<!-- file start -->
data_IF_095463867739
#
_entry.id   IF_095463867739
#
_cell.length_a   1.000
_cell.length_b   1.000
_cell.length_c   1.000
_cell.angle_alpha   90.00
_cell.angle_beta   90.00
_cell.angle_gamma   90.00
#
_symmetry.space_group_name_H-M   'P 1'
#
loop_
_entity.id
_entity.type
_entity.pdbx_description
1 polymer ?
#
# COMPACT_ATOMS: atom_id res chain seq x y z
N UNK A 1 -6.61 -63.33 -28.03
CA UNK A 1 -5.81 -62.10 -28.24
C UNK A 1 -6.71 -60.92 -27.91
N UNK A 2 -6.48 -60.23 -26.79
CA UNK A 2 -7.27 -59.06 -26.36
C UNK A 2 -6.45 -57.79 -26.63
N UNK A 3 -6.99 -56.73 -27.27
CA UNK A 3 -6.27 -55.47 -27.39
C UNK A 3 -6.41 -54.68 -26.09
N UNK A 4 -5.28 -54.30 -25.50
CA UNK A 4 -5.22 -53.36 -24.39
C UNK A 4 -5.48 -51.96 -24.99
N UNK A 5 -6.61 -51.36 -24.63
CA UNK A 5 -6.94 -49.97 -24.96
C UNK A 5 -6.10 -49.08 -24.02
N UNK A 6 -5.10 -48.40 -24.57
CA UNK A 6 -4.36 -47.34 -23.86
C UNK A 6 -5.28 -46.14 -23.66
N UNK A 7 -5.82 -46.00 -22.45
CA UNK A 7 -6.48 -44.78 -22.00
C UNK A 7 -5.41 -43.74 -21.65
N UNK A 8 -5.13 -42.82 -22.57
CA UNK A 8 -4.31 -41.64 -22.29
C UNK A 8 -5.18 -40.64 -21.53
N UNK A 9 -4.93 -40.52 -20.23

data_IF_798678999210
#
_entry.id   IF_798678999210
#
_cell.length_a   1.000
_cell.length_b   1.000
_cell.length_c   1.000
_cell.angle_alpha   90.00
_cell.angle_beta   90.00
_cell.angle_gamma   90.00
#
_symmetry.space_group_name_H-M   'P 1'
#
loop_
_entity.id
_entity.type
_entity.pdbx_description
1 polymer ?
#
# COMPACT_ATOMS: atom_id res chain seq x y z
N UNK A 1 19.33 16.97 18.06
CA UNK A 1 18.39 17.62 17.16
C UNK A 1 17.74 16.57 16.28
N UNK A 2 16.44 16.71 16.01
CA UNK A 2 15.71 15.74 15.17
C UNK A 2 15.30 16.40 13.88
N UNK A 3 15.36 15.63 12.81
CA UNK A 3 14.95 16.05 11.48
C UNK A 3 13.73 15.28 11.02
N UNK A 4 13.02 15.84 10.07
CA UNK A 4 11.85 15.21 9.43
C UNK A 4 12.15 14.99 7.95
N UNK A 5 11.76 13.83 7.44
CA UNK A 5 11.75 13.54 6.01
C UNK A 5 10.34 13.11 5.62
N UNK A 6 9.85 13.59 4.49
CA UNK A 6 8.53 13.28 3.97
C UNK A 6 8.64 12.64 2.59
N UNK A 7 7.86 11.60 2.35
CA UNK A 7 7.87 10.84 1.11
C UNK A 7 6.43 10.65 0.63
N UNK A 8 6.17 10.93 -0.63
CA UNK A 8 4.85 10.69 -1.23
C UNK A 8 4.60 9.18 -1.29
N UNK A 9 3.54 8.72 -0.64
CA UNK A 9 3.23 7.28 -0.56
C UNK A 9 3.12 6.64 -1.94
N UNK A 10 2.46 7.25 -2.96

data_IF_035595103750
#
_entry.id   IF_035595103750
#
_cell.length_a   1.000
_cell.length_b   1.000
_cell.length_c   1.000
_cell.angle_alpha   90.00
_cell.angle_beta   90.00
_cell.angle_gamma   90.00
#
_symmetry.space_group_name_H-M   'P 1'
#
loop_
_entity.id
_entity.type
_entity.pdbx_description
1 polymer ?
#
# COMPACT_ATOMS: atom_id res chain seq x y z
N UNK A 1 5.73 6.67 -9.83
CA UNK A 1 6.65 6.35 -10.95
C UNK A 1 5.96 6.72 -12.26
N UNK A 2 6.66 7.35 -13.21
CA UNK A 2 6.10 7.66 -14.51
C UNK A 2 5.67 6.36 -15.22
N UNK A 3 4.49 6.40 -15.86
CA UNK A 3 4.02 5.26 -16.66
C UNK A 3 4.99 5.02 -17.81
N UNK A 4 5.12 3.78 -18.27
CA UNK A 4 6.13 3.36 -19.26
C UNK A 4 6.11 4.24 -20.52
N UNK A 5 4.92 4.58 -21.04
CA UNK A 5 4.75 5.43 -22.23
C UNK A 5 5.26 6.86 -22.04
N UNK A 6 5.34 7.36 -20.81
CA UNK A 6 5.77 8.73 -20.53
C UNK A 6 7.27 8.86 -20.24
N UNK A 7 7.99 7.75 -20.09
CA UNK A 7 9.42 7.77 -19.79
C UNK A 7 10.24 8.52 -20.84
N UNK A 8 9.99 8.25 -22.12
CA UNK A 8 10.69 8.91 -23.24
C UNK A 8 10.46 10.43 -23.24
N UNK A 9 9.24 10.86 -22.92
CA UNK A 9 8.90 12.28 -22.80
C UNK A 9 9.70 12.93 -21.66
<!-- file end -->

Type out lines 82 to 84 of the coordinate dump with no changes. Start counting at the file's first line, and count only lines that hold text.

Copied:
CA UNK A 6 8.53 13.28 3.97
C UNK A 6 8.64 12.64 2.59
N UNK A 7 7.86 11.60 2.35